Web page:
536 Connections For Bracing

The lateral force-resisting system of large buildings is sometimes provided by a vertical truss with connections such as that in Fig. 5.63. The design of this connection is demonstrated in the following example by a method adopted by the AISC, the uniform-force method, the force distributions of which are indicated in Fig. 5.64. The method requires that only uniform forces, no moments, exist along the edges of the gusset plate used for the connection.

Example—AISC LRFD. Design the bracing connection of Fig. 5.63 for the factored loads shown. The column is to be made of grade 50 steel and other steel components of A36 steel. This connection comprises four connection interfaces: diagonal brace to gusset plate, gusset plate to column, gusset plate to beam, and beam to column. Use the AISC LRFD specification.

Brace to Gusset. The diagonal brace is a tube, slotted to accept the gusset plate and is field welded to the gusset with four %-in fillet welds. For a design stress of 0.75 X 0.60 X 70 = 31.5 ksi, a Vi6-in fillet weld has a capacity of 1.392 kips per in of length. Hence the weld length required for the 300-kip load is 300/(1.397 X 4 X 4) = 13.9 in. Use 16 in of V4-in fillet weld. The z/2-in tube wall is more than sufficient to support this weld.

Tearout. Next, the gusset is checked for tearout. The shear tearout area is = 2 X 16i, where t is the gusset thickness. The nominal shear fracture strength is

0.6FuAv = 0.6 X 58 X 32t = 1114t and the nominal tension fracture strength is

Horizontal Bracing Steel Structure

FIGURE 5.63 Details of the connection of a tubular brace to a tubular beam at a column. (a) A gusset plate is welded to the brace, to a plate welded to the top of the beam, and to end plates, which are field bolted to the column. (b) Section A-A through the tubular beam.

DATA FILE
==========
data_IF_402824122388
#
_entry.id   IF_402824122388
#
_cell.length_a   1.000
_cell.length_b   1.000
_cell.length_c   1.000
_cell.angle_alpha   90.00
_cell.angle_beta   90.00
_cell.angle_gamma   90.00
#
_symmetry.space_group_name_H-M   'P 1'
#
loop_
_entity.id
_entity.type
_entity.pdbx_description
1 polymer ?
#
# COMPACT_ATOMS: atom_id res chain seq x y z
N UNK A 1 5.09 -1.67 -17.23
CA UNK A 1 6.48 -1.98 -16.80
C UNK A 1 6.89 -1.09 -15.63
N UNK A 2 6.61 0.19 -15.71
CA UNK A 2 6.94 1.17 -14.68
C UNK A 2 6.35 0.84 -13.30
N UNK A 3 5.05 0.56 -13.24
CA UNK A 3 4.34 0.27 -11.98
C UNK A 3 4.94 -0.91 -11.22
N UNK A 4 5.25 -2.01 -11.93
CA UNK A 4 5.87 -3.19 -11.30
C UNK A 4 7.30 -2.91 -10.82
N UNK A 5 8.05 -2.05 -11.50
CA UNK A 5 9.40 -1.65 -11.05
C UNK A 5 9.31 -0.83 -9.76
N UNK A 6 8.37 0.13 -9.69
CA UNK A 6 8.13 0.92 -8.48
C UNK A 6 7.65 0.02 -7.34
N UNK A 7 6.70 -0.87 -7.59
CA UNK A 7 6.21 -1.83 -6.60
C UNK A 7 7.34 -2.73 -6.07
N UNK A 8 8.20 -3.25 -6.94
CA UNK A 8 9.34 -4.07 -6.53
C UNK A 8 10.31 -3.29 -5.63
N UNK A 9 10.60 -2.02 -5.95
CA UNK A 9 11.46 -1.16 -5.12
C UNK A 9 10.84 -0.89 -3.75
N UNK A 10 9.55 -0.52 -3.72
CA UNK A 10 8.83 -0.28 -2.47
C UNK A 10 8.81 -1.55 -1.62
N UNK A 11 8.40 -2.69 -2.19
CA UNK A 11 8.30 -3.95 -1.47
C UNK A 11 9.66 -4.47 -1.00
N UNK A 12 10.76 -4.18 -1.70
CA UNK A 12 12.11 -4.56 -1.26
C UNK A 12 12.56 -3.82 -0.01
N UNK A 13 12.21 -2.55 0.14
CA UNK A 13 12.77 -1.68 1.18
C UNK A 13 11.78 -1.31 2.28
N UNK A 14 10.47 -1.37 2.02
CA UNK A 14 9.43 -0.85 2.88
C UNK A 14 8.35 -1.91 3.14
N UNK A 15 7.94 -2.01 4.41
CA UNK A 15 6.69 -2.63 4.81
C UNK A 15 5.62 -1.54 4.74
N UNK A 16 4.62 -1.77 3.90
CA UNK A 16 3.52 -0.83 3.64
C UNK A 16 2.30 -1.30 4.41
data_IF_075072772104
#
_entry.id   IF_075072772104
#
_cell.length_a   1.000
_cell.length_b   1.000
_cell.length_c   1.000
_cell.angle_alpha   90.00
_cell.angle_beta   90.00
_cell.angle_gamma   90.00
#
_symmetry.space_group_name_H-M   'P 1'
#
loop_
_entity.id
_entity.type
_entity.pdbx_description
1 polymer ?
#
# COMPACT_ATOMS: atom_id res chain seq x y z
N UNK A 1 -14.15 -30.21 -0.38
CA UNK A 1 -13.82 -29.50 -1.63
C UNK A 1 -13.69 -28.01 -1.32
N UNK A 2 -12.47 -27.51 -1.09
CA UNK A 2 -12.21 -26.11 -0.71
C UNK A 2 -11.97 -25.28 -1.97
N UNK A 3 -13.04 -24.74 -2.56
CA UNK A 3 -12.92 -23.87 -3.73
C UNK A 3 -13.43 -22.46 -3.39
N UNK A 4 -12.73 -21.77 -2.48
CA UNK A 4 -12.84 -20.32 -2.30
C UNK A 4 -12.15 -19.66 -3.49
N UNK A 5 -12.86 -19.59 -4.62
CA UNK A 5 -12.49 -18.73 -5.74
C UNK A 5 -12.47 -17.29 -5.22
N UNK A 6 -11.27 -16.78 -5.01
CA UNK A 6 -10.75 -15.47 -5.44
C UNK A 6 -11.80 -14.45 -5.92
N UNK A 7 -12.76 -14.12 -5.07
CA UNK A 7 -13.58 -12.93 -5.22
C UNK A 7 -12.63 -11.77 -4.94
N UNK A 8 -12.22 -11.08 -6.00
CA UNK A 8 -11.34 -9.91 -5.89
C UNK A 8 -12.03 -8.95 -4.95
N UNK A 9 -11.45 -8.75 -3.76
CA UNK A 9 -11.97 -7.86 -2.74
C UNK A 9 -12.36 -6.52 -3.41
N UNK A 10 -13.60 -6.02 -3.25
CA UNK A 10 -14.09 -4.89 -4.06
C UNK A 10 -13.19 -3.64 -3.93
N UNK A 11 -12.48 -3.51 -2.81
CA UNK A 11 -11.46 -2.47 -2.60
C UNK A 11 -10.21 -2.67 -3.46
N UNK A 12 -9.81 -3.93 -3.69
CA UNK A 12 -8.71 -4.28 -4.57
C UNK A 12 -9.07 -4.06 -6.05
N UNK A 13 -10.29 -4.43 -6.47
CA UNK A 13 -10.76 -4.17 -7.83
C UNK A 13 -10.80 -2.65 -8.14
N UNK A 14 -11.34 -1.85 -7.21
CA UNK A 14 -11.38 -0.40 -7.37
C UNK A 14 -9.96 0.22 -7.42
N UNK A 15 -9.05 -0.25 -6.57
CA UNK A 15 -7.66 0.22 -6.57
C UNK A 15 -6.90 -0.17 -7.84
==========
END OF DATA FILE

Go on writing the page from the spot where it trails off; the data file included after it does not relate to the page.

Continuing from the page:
FIGURE 5.63 Details of the connection of a tubular brace to a tubular beam at a column. (a) A gusset plate is welded to the brace, to a plate welded to the top of the beam, and to end plates, which are field bolted to the column. (b) Section A-A through the tubular beam.

Because 1114t > 464t, the controlling limit state is shear fracture and tension yielding. The design strength for tearout is thus faRto = 0.75(1114t + 8t x 36) = 1052t > 300

Solution of this inequality gives t > 0.285 in. Try a gusset thickness of 5/16 in.

Buckling. For a check for gusset buckling, the critical or ''Whitmore section'' has a width lw = 15 in, and the gusset column length l = 12 in (Fig. 5.63a). The slenderness ratio of the gusset column is kl/r = 0.5 x 12V12/0.3125 = 66.4

For the yield stress Fy = 36 ksi, the design compressive stress on the Whitmore section (from the AISC LRFD manual, Table 3.36) is faFcr = 24.1. The actual stress is fa = 300/(15 x 0.3125) = 64.0 ksi > 24.1 ksi—NG

Recalculation indicates that a 3/4-in plate has sufficient strength. For 3/4-in plate, the slender-ness ratio and design compression strength are

Gusset Proportions Design
FIGURE 5.63 Continued.

kl/r = 0.5 X 12V12/0.75 = 27.7 4>Fcr = 29.4 ksi and the actual stress is fa = 300/(15 X 0.75) = 26.7 ksi < 29.4 ksi—OK

Stress Components. The forces at the gusset-to-column and gusset-to-beam interfaces are determined from the geometry of the connection. As shown in Figs. 5.63a and 5.64, for the beam, eb = 6 in; for the column, ec = 8 in, and tan 6 = 12/5.875 = 2.0426. The parameters a and (3 determine the location of the centroids of the horizontal and vertical edge connections of the gusset plate: